31 Chapter 3 - History of Flotation

2. "The Trend of Flotation," Colorado 9. Crabtree and Vincent, Froth Flotation, School of Mines Magazine (January 40. 1930): 20; Mouat, "Development of Flotation," 4; author's phone interview I 0. Rickard, Concentration, 8. with Richard Graeme on 10 July 1997 11. C. Terry Durell, "Universal Flotation concerning developments in mining in the Theory," Colorado School of Mines twentieth century; and Charles White Magazine 6 (February 1916): 27. Merrill and James W. Pennington, ''The Magnitude and Significance of Flotation 12. Ibid, 28; Crabtree and Vincent, Froth in the Mineral Industries of the United Flotation. 42. States," in Froth Flotation 50th Anniversary (New York: American 13. Theodore J. Hoover, Concentrating Institutes of Mining, Metallurgical and Ores by Flotation (San Francisco: Mining Petroleum Engineering Inc., 1962), 56- and Scientific Press, 1914), 20. 57. 14. Crabtree and Vincent, Froth Flotation, 3. Flotation Fundamentals and Mining 40. Chemicals (Midland, Ml: Dow Chemical 15.. Adrian. C. Oorenf<>ld, "flot?!tiqn Co., 1968), 8. Circuit Design," in Froth Flotation 50th 4. Mouat, "Development of Flotation," 6 Anniversary (New York: American and Flotation Fundamentals, 11. • Institute of Mining, Metallurgical and Petroleum Engineering Inc., 1962), 365. 5. Thomas Rickard, Concentration by Flotation (New York: John Wiley and 16. Ibid, 370-1. Sons, Inc., 1921), 408. 17. Durell, "Universal Flotation Theory," 6. E. H. Crabtree and J. D. Vincent, 29-30. "Historical Outline of Major Flotation 18. Ibid, 29-30; Crabtree and Vincent, Developments," in Froth Flotation 50th Froth Flotation, 42-43. Anniversary Volume, ed. D. W. Fuerstenau (New York: The American 19. For details on Hyde's familiarity with Institute of Mining, Metallurgical, and Minerals Separation's process refer to Petroleum Engineers, Inc., 1962), 39. Pierre Hines and J. D. Vincent's essay, ''The Early Days of Froth Flotation," in 7. Robert Richards, Textbook of Ore Froth Flotation 50th Anniversary Volume, Dressing (New York & London: McGraw­ ed. D. W. Fuerstenau (New York: Hill Book Co., Inc., 1932), 233 and American Institute of Mining, Metallurgical Crabtree and Vincent, "Historical Outline," and Petroleum Engineering Inc., 1962). 39. 20. Burt and Mills, Gravity Concentration, 8. Rickard, a leading engineer in 17 and Hines and Vincent, "Early Days of twentieth-century mining, disputed Carrie Froth Flotation," 12-14. Everson 1s stature as an innovator in the milling world. He did not disclaim her 21. Hines and Vincent, "Early Days of findings, but was distressed that the Froth Flotation," 29, citing G. A. Roush, findings were attributed to Carrie Everson. The Mineral Industry, 1914 (McGraw-Hill Rickard wrote several articles discussing Book Co., New York, 1915). the topic including an article called, "Everson Myth" in the January 15, 1916 22. Hines and Vincent, "Early Days of issue of the Mining and Scientific Press. Froth Flotation," 28. Rickard was editor of the journal.

32 Chapter 3 - History of Flotation

23. Richards, Textbook of Ore Dressing, 28. Merrill and Pennington, 'The 234. Magnitude and Significance of Flotation," 56-57. 24. Hines and Vincent, "Early Days of Froth Flotation," citing Editorial, 29. Flotation is used in the processing of Engineering and Mining Journal 125 copper, copper-molybdenum, copper­ (Feb. 4, 1928): 195. lead-zinc, copper-zinc-iron-, gold­ silver, lead-zinc, barite, bastnaesite, 25. Crabtree and Vincent, "Historical calcite, garnet, kyanite, and talc. Clay, Outline," 45. feldspar, mica, quartz, spodumene, waste 26. Cedric E. Gregory, A Concise History paper are processed by flotation. of Mining (New York: Pergamon Press, Flotation concentrates fluorspar, 1980), 140. sand, , magnesite, iron oxide, manganese, , phosphate, 27. AM. Gaudin, Flotation (New York: anthracite, bituminous coal, chicle, McGraw-Hill Book Co., Inc., 1932), 534. and oil.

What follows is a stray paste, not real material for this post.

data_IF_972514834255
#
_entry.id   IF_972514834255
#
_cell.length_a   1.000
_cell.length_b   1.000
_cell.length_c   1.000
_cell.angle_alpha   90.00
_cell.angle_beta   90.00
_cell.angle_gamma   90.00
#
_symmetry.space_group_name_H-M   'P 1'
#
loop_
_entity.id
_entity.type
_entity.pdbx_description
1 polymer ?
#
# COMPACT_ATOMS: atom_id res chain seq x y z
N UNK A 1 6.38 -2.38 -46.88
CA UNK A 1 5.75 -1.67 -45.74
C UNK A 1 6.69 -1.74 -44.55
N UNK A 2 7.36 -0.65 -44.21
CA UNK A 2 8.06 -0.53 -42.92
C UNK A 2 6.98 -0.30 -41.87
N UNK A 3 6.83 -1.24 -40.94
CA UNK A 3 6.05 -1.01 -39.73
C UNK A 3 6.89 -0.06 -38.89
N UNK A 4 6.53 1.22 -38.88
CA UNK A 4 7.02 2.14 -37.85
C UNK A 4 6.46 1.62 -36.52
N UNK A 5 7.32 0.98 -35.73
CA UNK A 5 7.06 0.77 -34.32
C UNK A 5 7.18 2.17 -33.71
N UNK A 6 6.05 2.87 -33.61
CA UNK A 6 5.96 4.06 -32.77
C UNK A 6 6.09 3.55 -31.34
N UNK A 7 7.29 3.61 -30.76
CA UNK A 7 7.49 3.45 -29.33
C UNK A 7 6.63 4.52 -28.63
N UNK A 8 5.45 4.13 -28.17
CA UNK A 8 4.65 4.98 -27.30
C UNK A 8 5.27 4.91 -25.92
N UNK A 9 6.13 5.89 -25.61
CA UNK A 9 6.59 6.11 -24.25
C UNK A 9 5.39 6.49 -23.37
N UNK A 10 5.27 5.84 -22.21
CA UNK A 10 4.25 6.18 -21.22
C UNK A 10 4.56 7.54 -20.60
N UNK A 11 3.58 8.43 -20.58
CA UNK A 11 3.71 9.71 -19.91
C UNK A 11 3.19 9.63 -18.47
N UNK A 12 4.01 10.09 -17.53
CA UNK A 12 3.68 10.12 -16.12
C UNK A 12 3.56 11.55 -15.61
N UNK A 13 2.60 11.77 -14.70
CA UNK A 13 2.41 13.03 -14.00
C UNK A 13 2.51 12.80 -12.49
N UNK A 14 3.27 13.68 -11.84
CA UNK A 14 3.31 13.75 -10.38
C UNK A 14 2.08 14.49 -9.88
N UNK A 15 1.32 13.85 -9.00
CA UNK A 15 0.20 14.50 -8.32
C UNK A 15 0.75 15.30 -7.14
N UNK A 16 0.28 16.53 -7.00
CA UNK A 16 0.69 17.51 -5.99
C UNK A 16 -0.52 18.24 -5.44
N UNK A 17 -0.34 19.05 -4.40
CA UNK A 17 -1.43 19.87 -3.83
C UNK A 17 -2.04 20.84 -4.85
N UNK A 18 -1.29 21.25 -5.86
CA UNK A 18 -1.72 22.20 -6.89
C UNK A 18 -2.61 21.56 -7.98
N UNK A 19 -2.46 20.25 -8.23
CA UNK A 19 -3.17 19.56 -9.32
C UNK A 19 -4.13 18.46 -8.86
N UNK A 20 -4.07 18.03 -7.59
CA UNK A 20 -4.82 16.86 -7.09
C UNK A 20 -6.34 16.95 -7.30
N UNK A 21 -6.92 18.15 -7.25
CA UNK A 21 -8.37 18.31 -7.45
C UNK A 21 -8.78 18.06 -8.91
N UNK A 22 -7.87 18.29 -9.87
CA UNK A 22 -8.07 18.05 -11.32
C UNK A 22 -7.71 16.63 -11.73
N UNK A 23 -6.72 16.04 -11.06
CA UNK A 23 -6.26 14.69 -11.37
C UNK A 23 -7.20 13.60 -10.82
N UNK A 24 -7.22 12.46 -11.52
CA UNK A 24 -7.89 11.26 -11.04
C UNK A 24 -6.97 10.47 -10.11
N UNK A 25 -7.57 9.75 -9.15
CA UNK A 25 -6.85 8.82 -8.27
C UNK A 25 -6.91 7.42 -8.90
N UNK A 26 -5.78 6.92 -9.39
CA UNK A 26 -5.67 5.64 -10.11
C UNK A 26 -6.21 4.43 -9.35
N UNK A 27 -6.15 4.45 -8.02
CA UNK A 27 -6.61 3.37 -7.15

33 Chapter 4 - Historic Flotation Milling Properties

This section focuses on property for mine and mill use, and their types that may be found in potential accessibility to twentieth-century flotation mills. transportation (railroad or road Milling landscapes are reflective of systems). A mill built close to the a particular region's terrain and ore mine and/or smelter kept the cost body. Sites can consist of of transportation of ore and interlocking buildings perched on concentrates to a minimum. A the sides of steep mountain slopes labor supply or available property in the Rocky Mountain West to for a community for employees taller, compact mill buildings was also of utmost need to the found in dry desert regions of mill. In addition, a large site for Arizona and New Mexico. Mills are disposal of tailings was essential if often found in remote locations of a mill was to operate for years or the United States, but increased even decades. population has brought them into Mill Building Designs close proximity to some towns and cities. Butte, Montana is an Many twentieth-century flotation example of a community mills were engineer-designed (eventually a city} that almost complexes. Engineers designed encapsulates the mines and mills mills for cost-efficiency. As the that fueled its economy. In Utah, National Park Service's publication the Midvale Plant was surrounded Guidelines for Identifying. by the burgeoning population of Evaluating, and Registering nearby Salt Lake City. Eventually, Historic Mining Properties states, the mill was removed due to "They [mills] were intricate community concerns of mineral industrial operations with every contamination. component ideally working in harmony to reduce costs, increase In the first decades of the century, production, and maximize profits. "1 most mills (also referred to as Cost efficiency and profit margins concentrators, concentration were of utmost importance to plants, or reduction plants) were milling companies and their generally located in or near remote shareholders. Mill buildings came mining districts. Twentieth­ in a variety of sizes, from the size century milling districts were of a small house (50-100 tons-per­ chosen for their mineral wealth day production) to the modem (mine), proximity to a water source industrial size covering acres